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Thursday, April 18, 2019
News 12 at 6 o'clock/NBC at 7

AUGUSTA, Ga. (WRDW/WAGT) -- Believe your health is deteriorating or go back to prison. It's a choice some inmates at Augusta Transitional Center may feel forced to make.

U.S. Battery in Augusta pays inmates to work there through Georgia's work release program at Augusta Transitional Center. OSHA released an investigation into safety violations last month.

There was concern and questions for six long months until finally, this arrives in the mail.

"The headaches, the vomiting, nausea. I didn't know if my kids had been exposed. It's like a puzzle coming together," said Lakecia Demmons.

Lakecia Demmons was desperate for answers when News 12 first sat down with her last October.

"Do you know how my husband was exposed to lead? The reason I am asking is because now me and my kids have to be tested," said Demmons.

Test results show her husband's blood lead was higher than OSHA's limit for employees handling lead.

Nobody believed her when you said 60.

"Nobody, not even OSHA," said Demmons.

OSHA did investigate. In a 22-page letter, the agency detected lead on the time clock. OSHA writes U.S. Battery did not monitor lead quarterly. It also states the company did not have a training program instituted for each worker who is exposed to inorganic arsenic.

And then there's this, he's not the only one.

"No he is not," said Demmons.

OSHA found not one, not two, but three employees had tested positive for high levels of lead but U.S. Battery did not report it. OSHA writes "employees with blood lead of 60 were medically removed.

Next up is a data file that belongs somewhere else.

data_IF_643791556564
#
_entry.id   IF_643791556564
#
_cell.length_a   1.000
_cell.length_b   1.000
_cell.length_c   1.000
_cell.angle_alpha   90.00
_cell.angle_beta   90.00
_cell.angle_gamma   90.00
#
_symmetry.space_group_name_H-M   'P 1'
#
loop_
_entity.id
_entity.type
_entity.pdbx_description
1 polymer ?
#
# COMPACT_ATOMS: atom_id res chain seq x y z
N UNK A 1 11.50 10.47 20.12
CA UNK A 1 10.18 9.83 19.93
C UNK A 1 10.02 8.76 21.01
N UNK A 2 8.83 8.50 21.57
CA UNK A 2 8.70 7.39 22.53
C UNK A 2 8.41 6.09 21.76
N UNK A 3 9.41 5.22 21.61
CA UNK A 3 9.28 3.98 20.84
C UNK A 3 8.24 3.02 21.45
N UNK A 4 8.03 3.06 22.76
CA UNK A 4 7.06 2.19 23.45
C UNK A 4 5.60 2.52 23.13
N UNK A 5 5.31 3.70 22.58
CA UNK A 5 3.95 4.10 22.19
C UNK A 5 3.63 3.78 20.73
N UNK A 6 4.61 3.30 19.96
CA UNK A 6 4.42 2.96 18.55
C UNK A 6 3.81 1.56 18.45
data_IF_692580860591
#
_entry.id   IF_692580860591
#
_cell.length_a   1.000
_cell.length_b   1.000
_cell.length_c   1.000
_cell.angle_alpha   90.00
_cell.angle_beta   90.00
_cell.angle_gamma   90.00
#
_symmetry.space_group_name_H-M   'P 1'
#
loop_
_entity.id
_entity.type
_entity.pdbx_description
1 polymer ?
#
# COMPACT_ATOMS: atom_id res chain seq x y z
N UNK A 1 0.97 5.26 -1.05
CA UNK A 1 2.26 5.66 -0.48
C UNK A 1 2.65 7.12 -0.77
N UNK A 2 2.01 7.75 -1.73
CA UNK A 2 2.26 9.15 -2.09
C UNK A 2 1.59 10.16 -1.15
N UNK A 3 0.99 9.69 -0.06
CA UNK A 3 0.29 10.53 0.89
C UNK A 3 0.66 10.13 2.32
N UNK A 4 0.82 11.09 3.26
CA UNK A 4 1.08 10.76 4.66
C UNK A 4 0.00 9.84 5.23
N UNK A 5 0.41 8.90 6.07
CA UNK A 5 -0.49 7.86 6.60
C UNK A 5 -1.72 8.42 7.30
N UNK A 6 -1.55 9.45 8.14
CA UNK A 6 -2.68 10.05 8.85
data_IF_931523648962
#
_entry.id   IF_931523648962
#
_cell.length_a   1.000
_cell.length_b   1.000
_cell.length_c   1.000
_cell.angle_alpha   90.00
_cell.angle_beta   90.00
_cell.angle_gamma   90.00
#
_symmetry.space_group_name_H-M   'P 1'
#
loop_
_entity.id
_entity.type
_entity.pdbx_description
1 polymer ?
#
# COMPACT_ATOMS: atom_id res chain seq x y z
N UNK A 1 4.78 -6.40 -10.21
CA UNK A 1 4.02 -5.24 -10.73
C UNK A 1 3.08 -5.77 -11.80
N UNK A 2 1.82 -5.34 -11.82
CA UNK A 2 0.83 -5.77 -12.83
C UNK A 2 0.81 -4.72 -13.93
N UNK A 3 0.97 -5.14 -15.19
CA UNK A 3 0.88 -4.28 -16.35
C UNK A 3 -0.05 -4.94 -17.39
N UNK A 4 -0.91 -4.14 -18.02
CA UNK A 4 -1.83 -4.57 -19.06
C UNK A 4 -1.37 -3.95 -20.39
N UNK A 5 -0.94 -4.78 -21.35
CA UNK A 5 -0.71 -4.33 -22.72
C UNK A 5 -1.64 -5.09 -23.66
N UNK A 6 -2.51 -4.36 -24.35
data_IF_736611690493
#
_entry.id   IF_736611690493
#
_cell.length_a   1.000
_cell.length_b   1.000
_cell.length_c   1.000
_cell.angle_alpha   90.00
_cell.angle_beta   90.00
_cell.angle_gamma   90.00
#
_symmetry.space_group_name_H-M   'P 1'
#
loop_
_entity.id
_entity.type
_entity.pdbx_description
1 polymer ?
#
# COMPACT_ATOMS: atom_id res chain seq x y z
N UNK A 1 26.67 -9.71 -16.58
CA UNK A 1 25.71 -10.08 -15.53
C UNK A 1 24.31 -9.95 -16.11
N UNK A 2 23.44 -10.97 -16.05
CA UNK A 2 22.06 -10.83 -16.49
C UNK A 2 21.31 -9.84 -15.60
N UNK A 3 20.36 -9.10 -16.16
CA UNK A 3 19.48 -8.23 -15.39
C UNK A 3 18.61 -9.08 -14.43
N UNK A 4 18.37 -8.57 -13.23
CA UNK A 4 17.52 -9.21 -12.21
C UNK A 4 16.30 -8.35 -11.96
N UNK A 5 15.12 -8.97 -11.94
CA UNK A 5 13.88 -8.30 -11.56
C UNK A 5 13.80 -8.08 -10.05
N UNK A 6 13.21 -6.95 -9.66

"All three inmates there were tested with high lead levels were all sent back to prison," said Demmons.

U.S. Battery hires inmates from Augusta Transitional Center. OSHA's investigation revealed all three employees testing positive for lead were in the work release program.

"Even though my husband was physically sick he knew if he told anyone that he would get sent back," said Demmons.

Demmons says it took months before her husband finally agreed to go to a doctor because he feared to lose his freedom of the work release program, which meant going back to prison.

On October 15, Demmons’ doctor sent U.S. Battery a letter, the same day the company medically removed him from his position.

U.S Battery removed the other inmates who tested positive for lead too. A company spokesperson told News 12 they were following doctor's orders. In a letter, Demmons’ doctor writes "mandatory removal is required," and "he will need further evaluation."

OSHA's report states "U.S. Battery had no control over the inmates once they returned to jail. OSHA says it does not have jurisdiction over Augusta Transitional Center.

Since being removed from the work release program, Demmons only sees his wife and children during weekend visits to prison.

"This has been hard not only for me but for my kids," said Demmons.

Court documents say the lead monitoring that Demmons should be receiving stopped when he left the transitional center and was sent back to prison.

OSHA originally fined U.S. Battery $115,000 but reduced the fine to $75,000. A spokesperson with U.S. Battery told News 12 they're working with OSHA to comply with all of the findings.

He also told News 12 this is the first time in nearly 30 years an employee has tested that high for lead.